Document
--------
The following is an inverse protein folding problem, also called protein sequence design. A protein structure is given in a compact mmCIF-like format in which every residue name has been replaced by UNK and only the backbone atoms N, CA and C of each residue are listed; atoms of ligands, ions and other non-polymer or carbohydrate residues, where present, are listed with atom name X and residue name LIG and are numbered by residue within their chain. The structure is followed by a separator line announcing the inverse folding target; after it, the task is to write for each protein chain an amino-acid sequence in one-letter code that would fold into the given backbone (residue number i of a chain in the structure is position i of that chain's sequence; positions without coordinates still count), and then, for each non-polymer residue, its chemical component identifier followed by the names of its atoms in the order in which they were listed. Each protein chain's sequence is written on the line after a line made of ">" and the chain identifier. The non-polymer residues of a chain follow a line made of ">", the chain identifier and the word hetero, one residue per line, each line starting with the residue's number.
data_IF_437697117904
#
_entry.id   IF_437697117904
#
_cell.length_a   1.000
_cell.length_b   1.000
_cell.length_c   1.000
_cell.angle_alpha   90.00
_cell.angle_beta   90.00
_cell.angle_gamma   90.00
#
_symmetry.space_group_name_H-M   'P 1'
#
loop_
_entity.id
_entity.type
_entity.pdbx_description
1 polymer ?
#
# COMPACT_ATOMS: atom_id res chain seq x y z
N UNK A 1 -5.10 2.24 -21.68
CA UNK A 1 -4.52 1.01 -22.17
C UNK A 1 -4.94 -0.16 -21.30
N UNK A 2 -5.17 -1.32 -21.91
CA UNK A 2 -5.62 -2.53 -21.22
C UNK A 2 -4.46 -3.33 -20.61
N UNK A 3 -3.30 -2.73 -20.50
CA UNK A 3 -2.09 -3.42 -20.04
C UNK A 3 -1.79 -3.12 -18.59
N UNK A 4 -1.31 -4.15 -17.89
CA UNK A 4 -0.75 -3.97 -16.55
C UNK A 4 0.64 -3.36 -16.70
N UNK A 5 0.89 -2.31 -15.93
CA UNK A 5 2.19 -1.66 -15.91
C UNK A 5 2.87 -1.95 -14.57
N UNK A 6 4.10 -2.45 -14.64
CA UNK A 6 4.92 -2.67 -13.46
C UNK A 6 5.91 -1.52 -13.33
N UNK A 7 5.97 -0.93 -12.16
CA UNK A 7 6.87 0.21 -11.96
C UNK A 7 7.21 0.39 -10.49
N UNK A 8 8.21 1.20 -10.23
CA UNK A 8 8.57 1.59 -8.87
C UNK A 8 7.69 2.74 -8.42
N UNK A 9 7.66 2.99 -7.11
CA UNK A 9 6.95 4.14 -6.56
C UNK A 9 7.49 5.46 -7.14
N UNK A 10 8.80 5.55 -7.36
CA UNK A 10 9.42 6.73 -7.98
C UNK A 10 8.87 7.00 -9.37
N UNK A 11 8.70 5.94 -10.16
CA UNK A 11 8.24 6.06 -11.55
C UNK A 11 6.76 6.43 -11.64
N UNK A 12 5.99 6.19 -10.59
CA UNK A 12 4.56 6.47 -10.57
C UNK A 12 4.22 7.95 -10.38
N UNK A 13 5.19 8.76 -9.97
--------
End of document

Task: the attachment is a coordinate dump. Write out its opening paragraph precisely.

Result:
The following is an inverse protein folding problem, also called protein sequence design. A protein structure is given in a compact mmCIF-like format in which every residue name has been replaced by UNK and only the backbone atoms N, CA and C of each residue are listed; atoms of ligands, ions and other non-polymer or carbohydrate residues, where present, are listed with atom name X and residue name LIG and are numbered by residue within their chain. The structure is followed by a separator line announcing the inverse folding target; after it, the task is to write for each protein chain an amino-acid sequence in one-letter code that would fold into the given backbone (residue number i of a chain in the structure is position i of that chain's sequence; positions without coordinates still count), and then, for each non-polymer residue, its chemical component identifier followed by the names of its atoms in the order in which they were listed. Each protein chain's sequence is written on the line after a line made of ">" and the chain identifier. The non-polymer residues of a chain follow a line made of ">", the chain identifier and the word hetero, one residue per line, each line starting with the residue's number.